I’m back from vacation and, as I suspected, I’m going to have to scramble a bit to get caught up. One of the more interesting things I had in my inbox was a question from FE&P about the original lighting in the walkways in front of Fondren and the connecting walks to Anderson and Rayzor. In the end I couldn’t find the exact picture they wanted, but I did get to spend some time going through some old photos of the library that I’d never really examined before. Here’s a picture of the circulation area that was taken in May 1949, before the building’s official opening in November of the same year:
Very sleek, very modern, very different from the earlier campus buildings. But I do have one question. Click on the picture to enlarge it, then click again to zoom in. Notice the numbers up over the circulation desk? What’s that all about?
Those were the call numbers – Fondren was initially set up to be closed stacks much like the Library of Congress rather than having the stacks freely accessible. The intent was to call for a book at the desk and they would retrieve it and notify you using the numbers – at least that was the story they told us in 1965.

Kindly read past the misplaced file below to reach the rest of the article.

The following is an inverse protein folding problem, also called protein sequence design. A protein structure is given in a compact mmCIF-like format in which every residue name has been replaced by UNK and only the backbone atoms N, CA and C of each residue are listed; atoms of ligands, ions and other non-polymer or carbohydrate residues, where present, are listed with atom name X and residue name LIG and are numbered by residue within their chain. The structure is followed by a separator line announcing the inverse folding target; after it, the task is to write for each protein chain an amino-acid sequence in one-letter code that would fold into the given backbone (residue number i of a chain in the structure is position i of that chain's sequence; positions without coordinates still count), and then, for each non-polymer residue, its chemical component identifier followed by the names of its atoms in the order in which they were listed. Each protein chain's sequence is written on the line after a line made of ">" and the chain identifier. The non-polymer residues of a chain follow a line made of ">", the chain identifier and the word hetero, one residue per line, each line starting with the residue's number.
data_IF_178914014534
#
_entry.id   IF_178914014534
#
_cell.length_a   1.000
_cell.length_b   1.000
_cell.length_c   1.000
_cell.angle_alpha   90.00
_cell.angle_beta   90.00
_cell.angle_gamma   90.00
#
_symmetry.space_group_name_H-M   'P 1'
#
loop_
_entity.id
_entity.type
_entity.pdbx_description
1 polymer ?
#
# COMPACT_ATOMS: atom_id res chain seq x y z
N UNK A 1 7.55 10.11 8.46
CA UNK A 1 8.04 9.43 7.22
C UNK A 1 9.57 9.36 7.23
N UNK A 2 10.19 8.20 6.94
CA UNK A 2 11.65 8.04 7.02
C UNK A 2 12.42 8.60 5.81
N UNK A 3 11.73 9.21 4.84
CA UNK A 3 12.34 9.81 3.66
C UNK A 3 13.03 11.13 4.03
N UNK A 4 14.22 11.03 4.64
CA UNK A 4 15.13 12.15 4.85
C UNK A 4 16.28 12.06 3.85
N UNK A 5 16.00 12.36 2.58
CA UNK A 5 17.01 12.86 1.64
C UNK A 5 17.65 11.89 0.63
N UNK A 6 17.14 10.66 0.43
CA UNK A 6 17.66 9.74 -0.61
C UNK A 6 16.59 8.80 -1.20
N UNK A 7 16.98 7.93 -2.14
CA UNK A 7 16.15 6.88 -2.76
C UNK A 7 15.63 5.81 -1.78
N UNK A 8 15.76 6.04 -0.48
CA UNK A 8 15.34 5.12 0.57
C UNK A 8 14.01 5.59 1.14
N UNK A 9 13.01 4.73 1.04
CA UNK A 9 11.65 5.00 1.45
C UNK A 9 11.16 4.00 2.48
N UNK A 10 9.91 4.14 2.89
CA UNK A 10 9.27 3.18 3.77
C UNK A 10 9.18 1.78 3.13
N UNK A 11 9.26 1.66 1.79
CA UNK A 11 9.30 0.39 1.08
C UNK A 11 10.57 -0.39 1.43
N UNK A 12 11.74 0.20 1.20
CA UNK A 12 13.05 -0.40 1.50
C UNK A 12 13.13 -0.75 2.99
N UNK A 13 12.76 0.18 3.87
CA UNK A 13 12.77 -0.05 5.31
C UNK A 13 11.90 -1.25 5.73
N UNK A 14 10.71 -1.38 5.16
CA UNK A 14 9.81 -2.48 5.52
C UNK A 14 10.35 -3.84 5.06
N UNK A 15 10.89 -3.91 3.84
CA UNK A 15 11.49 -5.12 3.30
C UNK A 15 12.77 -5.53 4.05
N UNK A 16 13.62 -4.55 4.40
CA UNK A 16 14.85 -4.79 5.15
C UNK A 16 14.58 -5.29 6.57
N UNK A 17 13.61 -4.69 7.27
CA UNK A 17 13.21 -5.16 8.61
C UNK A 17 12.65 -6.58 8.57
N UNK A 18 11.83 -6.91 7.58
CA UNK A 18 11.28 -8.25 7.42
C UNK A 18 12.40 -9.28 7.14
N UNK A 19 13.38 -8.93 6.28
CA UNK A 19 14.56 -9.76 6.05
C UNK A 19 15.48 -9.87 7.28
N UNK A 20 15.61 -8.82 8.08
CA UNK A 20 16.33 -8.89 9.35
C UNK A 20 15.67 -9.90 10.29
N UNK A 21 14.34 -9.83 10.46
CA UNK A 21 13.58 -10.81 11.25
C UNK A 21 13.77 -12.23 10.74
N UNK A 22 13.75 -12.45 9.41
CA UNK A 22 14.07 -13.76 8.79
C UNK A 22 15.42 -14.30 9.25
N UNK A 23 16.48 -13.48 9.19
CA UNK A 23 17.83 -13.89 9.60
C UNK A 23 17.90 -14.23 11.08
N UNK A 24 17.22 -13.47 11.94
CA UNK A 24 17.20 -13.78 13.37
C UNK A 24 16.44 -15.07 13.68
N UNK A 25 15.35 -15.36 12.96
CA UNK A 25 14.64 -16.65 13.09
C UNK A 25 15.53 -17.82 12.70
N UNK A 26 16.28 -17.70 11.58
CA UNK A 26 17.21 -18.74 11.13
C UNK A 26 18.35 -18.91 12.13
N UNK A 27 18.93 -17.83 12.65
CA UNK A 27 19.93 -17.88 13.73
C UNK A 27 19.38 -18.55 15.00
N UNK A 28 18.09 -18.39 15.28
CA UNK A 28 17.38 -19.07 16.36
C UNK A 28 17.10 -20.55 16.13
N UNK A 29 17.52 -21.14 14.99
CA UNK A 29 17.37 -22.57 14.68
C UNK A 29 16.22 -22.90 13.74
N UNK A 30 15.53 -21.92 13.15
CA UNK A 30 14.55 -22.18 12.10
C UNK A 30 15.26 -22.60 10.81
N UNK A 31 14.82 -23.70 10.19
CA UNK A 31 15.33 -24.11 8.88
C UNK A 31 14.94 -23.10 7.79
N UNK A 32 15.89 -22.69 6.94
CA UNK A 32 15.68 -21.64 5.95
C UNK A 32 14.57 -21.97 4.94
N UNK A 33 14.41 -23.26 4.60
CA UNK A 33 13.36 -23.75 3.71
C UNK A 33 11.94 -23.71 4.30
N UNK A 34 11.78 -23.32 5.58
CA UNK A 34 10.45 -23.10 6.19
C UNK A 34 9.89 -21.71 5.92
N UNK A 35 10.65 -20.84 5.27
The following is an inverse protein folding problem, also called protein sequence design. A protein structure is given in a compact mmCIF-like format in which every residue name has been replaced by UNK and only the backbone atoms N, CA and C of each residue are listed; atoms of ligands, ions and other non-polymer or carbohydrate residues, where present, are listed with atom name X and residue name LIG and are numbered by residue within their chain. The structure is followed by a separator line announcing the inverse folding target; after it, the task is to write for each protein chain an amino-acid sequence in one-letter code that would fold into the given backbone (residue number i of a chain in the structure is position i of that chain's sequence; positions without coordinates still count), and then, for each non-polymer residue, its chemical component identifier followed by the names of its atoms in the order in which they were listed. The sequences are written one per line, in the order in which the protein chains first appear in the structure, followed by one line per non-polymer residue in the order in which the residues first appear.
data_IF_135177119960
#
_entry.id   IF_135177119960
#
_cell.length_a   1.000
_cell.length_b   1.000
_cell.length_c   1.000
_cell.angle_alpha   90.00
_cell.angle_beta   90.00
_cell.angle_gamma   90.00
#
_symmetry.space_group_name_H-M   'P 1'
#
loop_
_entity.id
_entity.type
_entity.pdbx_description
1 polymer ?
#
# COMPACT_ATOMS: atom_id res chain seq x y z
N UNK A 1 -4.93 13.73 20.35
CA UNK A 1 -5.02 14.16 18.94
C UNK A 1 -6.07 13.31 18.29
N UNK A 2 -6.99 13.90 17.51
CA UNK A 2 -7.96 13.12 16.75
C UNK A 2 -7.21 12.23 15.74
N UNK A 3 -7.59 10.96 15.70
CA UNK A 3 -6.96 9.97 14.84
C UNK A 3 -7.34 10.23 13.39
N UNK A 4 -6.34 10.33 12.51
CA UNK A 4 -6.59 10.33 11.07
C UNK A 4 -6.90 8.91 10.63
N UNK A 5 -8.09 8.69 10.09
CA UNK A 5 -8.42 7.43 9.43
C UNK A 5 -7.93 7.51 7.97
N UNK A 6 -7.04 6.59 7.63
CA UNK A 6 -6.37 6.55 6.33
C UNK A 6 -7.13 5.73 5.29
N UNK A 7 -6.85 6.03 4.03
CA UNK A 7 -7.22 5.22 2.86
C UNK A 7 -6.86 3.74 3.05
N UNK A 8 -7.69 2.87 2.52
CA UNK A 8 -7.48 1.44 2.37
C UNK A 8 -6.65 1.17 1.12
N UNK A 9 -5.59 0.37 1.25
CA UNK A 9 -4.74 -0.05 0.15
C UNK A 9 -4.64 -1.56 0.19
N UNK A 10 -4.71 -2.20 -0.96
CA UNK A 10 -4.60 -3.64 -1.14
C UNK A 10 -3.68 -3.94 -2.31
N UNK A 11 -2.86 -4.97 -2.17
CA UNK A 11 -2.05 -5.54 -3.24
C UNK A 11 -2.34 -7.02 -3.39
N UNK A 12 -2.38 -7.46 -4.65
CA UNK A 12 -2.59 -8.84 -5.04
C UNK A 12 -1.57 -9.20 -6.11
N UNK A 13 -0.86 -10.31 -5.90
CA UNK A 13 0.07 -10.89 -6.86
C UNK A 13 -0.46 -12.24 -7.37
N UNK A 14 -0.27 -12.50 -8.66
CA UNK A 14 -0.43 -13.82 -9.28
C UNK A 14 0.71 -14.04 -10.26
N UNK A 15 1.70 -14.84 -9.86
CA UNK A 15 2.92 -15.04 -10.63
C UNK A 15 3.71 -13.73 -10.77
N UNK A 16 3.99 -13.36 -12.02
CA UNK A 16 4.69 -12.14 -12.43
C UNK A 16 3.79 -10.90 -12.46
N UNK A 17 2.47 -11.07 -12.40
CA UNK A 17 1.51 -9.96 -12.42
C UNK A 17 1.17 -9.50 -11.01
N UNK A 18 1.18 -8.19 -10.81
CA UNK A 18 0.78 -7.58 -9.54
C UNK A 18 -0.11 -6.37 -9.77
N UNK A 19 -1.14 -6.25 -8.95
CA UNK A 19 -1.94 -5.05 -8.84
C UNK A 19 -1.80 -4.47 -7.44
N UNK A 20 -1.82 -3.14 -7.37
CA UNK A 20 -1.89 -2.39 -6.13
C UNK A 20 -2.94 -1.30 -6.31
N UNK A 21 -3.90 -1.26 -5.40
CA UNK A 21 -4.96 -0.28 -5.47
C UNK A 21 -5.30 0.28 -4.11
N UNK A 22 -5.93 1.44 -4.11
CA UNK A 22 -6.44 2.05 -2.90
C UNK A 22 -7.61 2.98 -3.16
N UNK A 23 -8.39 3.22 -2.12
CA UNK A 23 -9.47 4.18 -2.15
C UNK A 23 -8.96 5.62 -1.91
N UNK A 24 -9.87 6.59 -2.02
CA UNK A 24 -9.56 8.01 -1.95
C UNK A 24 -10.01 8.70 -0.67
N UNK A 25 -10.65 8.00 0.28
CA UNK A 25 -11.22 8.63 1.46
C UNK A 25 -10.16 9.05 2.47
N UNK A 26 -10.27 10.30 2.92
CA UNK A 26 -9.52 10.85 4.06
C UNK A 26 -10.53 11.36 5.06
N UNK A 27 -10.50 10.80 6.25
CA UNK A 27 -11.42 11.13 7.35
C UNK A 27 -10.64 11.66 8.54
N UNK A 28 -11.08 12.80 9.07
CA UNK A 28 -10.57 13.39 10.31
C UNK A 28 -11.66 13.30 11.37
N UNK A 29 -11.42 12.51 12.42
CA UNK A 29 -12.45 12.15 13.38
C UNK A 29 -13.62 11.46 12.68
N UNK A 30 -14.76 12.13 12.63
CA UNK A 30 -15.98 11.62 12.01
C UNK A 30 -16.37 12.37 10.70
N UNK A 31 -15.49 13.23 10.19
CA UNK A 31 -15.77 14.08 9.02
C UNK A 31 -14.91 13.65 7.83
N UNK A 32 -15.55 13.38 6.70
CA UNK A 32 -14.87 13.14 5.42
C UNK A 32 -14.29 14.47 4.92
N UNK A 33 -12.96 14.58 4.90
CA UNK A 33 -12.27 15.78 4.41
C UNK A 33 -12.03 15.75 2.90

Seems like those numbers were still there in 1979?
I had been told that those were numbers for the order of service (I think I always assumed they were for reference questions), and I think I have seen the object that held the numbers that patrons would have picked up to “get in the queue.” The booklet that was produced prior to the building of Fondren calls this the Delivery Desk in the Circulation Area, but the booklet also mentions that Fondren would have an open stacks (which I have always been told to be the case), so I don’t know what might have been delivered here. You can check out the booklet (which has an architectural rendering of that room on page 14, complete with the numbers) here: http://fonlibweb.rice.edu/60th/files/Fondren-booklet.pdf
This area definitely still looked like this in 1971, when I graduated, and in 1975, when I stopped working in the Library to go to library school myself. I’m pretty sure the numbers were still there and I wondered about them. But if anyone ever told me what they were for I don’t remember.
I think one of the original ideas was that Fondren might not be an “open stack” library, and those numbers represent the various runners sent to get materials. When the runner brought your book, your number lit up. I worked in the libarry 1965-67 and it looked exactly like this picture. I miss the old place.
I know what you mean. I never saw it like this, but I’ve been inside this library for about twenty years now. Even after all the remodeling, there are still some spots that escaped the sledgehammer. Not to get all nostalgic on you, but it always makes me kind of sad when I find myself in one of those places.
I miss card catalogs. 🙁